Status of expanding I-601A provisional waivers to other classes


On expansion of the provisional waiver program to “all statutorily eligible classes of relatives for whom an immigrant visas immediately available,” a topic included in the AILA (American Immigration Lawyers Association)/U.S.C.I.S. benefits policy committee meeting April 16, 2015, DHS said that it is proposing to amend its regulations to expand access to all statutorily eligible classes of relatives for whom an immigrant visa is immediately available, including those who can show extreme hardship to his or her lawful permanent resident spouse or parent, and that it is currently completing the development of the proposed rule in preparing for the concurrence and clearance process. With the speed that we have seen the agency take lately on the promulgation of regulations (the new H-4 rule for employment took one year alone to move from proposed to final rule), one should not be expected to hold one’s breath waiting for this to happen. Hopefully the expansion regulation will be given priority in the Administration’s agenda of greenlighted items.

Reprinted with permission.

About The Author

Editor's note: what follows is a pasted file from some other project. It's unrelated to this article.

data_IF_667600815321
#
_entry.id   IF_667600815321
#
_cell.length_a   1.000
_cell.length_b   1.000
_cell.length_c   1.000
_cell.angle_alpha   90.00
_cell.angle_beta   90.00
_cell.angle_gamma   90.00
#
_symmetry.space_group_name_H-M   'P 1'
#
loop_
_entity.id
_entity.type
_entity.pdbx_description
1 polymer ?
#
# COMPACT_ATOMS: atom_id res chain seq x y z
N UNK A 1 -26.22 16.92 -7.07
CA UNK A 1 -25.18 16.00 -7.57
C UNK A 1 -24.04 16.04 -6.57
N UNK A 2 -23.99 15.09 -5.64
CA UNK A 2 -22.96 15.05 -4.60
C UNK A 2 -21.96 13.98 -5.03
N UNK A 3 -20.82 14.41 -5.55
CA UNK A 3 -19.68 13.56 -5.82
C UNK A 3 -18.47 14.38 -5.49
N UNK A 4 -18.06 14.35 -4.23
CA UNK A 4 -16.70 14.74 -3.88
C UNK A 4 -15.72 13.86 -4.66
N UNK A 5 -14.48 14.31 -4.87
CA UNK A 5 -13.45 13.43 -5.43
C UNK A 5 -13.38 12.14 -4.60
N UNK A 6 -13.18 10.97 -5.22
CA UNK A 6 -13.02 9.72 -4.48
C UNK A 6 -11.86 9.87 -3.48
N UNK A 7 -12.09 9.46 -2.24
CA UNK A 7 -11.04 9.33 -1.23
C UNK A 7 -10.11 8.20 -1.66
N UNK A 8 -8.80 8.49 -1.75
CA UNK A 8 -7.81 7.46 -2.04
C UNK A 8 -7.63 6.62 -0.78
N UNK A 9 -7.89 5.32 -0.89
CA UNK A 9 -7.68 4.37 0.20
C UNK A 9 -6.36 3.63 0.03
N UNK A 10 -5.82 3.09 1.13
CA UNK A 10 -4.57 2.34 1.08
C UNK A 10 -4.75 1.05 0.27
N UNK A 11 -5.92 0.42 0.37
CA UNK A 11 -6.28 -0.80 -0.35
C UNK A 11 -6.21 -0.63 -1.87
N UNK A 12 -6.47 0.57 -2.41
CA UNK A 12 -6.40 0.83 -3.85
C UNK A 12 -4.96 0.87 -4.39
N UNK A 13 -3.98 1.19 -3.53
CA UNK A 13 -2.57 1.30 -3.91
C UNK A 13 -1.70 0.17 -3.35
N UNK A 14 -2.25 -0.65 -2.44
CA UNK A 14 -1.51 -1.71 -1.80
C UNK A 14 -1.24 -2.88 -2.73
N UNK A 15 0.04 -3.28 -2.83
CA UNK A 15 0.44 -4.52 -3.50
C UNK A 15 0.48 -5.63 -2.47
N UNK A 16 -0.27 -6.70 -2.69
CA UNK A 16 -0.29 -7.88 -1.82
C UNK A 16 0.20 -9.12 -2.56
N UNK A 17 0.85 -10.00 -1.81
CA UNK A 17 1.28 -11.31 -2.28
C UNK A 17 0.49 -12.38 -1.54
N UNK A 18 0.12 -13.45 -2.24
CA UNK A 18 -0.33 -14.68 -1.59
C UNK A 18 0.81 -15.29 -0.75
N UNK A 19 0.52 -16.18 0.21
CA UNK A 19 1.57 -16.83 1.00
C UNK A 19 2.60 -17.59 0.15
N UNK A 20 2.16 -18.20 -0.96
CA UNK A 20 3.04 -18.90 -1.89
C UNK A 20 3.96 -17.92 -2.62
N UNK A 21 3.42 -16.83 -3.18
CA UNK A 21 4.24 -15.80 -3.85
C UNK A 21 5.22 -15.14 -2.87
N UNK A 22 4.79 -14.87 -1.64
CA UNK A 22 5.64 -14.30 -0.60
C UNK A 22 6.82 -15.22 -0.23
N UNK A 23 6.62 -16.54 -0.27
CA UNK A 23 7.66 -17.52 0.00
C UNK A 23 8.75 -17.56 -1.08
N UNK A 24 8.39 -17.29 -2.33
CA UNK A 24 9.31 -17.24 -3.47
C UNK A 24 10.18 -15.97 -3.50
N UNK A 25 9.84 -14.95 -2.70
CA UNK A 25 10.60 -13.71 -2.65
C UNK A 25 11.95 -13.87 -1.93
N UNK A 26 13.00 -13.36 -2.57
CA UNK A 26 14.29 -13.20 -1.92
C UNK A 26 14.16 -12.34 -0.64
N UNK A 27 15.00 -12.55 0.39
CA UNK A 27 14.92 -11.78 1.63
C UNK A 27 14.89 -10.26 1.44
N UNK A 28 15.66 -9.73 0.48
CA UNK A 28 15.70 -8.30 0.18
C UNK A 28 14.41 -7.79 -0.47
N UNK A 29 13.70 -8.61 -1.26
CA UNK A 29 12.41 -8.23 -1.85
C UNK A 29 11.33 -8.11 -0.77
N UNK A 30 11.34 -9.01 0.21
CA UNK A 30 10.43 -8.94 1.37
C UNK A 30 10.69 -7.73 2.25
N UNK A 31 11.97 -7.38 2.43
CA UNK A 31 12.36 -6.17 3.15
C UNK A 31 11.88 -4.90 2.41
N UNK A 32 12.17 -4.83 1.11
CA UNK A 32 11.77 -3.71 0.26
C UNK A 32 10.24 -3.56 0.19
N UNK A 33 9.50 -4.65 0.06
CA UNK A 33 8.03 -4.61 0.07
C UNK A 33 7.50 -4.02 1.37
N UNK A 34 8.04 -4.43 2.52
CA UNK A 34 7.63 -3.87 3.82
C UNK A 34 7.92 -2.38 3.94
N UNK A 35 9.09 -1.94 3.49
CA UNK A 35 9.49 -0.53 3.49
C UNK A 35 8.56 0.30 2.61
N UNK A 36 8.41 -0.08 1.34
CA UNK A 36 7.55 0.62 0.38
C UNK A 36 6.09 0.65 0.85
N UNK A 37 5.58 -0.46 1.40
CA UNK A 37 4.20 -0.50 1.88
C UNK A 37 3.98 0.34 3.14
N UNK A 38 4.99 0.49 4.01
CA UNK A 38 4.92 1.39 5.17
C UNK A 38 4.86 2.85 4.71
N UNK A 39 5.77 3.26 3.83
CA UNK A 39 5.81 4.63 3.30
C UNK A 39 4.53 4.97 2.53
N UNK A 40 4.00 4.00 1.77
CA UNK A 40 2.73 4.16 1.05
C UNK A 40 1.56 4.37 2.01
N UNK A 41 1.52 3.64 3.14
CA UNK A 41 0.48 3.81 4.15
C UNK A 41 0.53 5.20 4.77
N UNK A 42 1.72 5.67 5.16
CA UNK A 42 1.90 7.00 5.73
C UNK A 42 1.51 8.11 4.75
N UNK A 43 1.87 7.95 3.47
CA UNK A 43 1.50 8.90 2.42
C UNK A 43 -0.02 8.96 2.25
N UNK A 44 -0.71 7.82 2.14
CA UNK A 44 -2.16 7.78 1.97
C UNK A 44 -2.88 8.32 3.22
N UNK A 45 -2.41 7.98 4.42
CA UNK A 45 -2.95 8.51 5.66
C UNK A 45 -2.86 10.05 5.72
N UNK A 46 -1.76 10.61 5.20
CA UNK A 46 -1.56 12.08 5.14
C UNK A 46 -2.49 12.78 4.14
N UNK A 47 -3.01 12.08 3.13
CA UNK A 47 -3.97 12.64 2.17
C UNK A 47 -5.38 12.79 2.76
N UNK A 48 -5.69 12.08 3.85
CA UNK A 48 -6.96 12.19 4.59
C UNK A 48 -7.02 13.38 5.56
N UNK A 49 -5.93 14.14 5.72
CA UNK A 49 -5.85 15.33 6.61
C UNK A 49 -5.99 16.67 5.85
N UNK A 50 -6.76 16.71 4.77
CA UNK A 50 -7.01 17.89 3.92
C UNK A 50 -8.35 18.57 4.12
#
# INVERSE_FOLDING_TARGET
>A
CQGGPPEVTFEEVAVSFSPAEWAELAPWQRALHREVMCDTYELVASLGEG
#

Alan Lee, Esq. Alan Lee is a 30+ year practitioner of immigration law based in New York City holding an AV preeminent rating in the Martindale-Hubbell Law Director, registered in the Bar Register of Preeminent Lawyers, on the New York Super Lawyers list (2011-12, 2013-14, 2014-2015), and recognized as a New York Area Top Rated Lawyer. He was awarded the Sidney A. Levine prize for best legal writing at the Cleveland-Marshall College of Law in 1977 and has written extensively on immigration over the past years for Interpreter Releases, Immigration Daily, and the ethnic newspapers, World Journal, Sing Tao, Pakistan Calling, Muhasba and OCS. He has testified as an expert on immigration in civil court proceedings and was recognized by the Taiwan government in 1985 for his work protecting human rights. His article, "The Bush Temporary Worker Proposal and Comparative Pending Legislation: an Analysis" was Interpreter Releases' cover display article at the American Immigration Lawyers Association annual conference in 2004; his 2004 case in the Second Circuit Court of Appeals, Firstland International v. INS, successfully challenged INS' policy of over 40 years of revoking approved immigrant visa petitions under a nebulous standard of proof (its value as precedent, however, was short-lived as it was specifically targeted by the Bush Administration in the Intelligence Reform Act of 2004); and his 2015 case, Matter of Leacheng International, Inc., with the AAO set nation-wide standards on the definition of “doing business” for multinational executives and managers to gain immigration benefits.

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